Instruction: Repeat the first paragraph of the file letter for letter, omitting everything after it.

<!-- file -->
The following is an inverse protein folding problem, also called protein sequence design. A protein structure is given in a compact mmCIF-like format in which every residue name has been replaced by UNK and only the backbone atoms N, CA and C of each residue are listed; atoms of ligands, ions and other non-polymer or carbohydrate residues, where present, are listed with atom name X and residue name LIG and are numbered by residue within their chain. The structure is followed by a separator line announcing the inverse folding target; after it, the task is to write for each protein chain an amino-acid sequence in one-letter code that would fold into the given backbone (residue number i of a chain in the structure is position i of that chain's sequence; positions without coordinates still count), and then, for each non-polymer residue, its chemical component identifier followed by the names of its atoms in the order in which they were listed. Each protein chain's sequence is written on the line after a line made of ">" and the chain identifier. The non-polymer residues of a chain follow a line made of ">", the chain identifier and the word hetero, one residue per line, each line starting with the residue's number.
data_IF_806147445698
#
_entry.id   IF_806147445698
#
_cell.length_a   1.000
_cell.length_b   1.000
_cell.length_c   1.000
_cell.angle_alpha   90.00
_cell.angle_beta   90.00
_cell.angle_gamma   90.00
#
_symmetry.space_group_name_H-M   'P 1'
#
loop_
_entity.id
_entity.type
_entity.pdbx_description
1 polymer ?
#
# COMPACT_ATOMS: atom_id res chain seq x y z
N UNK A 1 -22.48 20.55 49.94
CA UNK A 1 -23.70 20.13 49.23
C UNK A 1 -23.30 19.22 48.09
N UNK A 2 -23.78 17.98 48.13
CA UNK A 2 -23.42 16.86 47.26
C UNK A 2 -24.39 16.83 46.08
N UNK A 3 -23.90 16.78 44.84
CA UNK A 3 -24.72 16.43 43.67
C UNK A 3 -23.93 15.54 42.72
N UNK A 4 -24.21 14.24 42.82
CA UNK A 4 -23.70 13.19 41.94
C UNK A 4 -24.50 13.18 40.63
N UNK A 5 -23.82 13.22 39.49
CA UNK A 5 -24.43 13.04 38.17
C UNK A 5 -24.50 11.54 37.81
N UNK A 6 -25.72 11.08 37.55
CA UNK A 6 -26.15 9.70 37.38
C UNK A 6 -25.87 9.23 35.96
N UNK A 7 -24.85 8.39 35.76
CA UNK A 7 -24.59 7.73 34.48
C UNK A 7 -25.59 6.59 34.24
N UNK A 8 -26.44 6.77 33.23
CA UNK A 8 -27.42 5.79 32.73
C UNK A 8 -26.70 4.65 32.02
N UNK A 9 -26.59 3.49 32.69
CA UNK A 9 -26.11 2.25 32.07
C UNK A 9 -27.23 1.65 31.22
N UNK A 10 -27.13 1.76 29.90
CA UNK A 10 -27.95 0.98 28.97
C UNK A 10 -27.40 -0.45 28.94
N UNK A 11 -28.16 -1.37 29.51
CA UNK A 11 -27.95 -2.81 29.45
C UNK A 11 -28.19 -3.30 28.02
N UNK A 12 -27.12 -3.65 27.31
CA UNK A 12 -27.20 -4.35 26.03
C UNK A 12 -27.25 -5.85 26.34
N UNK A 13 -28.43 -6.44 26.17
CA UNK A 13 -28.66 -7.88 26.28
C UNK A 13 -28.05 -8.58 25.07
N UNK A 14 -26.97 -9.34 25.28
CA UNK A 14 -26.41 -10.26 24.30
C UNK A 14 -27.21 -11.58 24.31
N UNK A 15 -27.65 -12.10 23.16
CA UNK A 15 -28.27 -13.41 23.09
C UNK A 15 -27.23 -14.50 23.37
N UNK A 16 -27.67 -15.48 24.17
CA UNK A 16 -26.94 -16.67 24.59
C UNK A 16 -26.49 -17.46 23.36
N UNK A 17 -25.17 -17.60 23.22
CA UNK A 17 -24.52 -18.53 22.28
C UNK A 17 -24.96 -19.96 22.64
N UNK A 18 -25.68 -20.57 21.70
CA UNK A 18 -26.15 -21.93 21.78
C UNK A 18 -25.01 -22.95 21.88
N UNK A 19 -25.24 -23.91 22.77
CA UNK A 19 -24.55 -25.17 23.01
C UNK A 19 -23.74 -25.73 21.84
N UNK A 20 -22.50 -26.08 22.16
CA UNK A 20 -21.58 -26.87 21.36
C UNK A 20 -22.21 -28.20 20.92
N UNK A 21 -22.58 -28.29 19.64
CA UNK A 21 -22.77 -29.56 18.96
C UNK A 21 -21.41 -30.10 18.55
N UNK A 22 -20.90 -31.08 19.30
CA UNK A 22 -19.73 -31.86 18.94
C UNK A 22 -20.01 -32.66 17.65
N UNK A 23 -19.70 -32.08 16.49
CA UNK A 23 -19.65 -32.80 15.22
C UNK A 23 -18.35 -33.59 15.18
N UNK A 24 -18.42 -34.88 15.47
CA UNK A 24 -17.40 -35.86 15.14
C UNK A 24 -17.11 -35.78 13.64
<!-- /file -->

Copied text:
The following is an inverse protein folding problem, also called protein sequence design. A protein structure is given in a compact mmCIF-like format in which every residue name has been replaced by UNK and only the backbone atoms N, CA and C of each residue are listed; atoms of ligands, ions and other non-polymer or carbohydrate residues, where present, are listed with atom name X and residue name LIG and are numbered by residue within their chain. The structure is followed by a separator line announcing the inverse folding target; after it, the task is to write for each protein chain an amino-acid sequence in one-letter code that would fold into the given backbone (residue number i of a chain in the structure is position i of that chain's sequence; positions without coordinates still count), and then, for each non-polymer residue, its chemical component identifier followed by the names of its atoms in the order in which they were listed. Each protein chain's sequence is written on the line after a line made of ">" and the chain identifier. The non-polymer residues of a chain follow a line made of ">", the chain identifier and the word hetero, one residue per line, each line starting with the residue's number.